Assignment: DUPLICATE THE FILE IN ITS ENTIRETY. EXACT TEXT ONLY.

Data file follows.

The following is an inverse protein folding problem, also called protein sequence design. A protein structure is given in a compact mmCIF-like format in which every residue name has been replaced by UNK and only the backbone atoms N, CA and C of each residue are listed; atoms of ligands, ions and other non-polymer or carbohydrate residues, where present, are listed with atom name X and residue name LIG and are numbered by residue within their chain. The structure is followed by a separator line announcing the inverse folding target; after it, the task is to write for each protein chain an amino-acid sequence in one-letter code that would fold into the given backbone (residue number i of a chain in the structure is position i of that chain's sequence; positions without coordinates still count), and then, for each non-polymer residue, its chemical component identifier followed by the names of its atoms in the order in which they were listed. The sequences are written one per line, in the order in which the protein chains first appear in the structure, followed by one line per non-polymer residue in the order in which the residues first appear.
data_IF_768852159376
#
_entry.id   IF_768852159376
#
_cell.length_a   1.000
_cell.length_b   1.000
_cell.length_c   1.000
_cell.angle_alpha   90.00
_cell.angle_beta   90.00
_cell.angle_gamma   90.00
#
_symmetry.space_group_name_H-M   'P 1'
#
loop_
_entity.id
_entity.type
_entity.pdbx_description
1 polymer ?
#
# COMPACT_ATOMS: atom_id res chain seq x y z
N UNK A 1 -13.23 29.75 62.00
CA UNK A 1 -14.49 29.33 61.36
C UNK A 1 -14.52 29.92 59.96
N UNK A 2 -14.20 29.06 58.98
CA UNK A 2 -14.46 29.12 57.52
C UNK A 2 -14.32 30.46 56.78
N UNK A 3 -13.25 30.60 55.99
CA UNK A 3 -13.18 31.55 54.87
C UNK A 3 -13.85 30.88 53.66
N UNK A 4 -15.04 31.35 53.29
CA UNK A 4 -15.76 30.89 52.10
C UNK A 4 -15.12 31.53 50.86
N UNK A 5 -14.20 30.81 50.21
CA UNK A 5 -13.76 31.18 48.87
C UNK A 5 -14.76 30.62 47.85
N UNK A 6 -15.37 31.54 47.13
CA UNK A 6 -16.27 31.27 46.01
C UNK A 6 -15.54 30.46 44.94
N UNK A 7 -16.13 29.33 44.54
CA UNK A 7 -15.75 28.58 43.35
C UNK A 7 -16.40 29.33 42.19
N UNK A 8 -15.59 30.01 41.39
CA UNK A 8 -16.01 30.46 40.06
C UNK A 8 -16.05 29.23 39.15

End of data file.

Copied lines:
The following is an inverse protein folding problem, also called protein sequence design. A protein structure is given in a compact mmCIF-like format in which every residue name has been replaced by UNK and only the backbone atoms N, CA and C of each residue are listed; atoms of ligands, ions and other non-polymer or carbohydrate residues, where present, are listed with atom name X and residue name LIG and are numbered by residue within their chain. The structure is followed by a separator line announcing the inverse folding target; after it, the task is to write for each protein chain an amino-acid sequence in one-letter code that would fold into the given backbone (residue number i of a chain in the structure is position i of that chain's sequence; positions without coordinates still count), and then, for each non-polymer residue, its chemical component identifier followed by the names of its atoms in the order in which they were listed. The sequences are written one per line, in the order in which the protein chains first appear in the structure, followed by one line per non-polymer residue in the order in which the residues first appear.
data_IF_768852159376
#
_entry.id   IF_768852159376
#
_cell.length_a   1.000
_cell.length_b   1.000
_cell.length_c   1.000
_cell.angle_alpha   90.00
_cell.angle_beta   90.00
_cell.angle_gamma   90.00
#
_symmetry.space_group_name_H-M   'P 1'
#
loop_
_entity.id
_entity.type
_entity.pdbx_description
1 polymer ?
#
# COMPACT_ATOMS: atom_id res chain seq x y z
N UNK A 1 -13.23 29.75 62.00
CA UNK A 1 -14.49 29.33 61.36
C UNK A 1 -14.52 29.92 59.96
N UNK A 2 -14.20 29.06 58.98
CA UNK A 2 -14.46 29.12 57.52
C UNK A 2 -14.32 30.46 56.78
N UNK A 3 -13.25 30.60 55.99
CA UNK A 3 -13.18 31.55 54.87
C UNK A 3 -13.85 30.88 53.66
N UNK A 4 -15.04 31.35 53.29
CA UNK A 4 -15.76 30.89 52.10
C UNK A 4 -15.12 31.53 50.86
N UNK A 5 -14.20 30.81 50.21
CA UNK A 5 -13.76 31.18 48.87
C UNK A 5 -14.76 30.62 47.85
N UNK A 6 -15.37 31.54 47.13
CA UNK A 6 -16.27 31.27 46.01
C UNK A 6 -15.54 30.46 44.94
N UNK A 7 -16.13 29.33 44.54
CA UNK A 7 -15.75 28.58 43.35
C UNK A 7 -16.40 29.33 42.19
N UNK A 8 -15.59 30.01 41.39
CA UNK A 8 -16.01 30.46 40.06
C UNK A 8 -16.05 29.23 39.15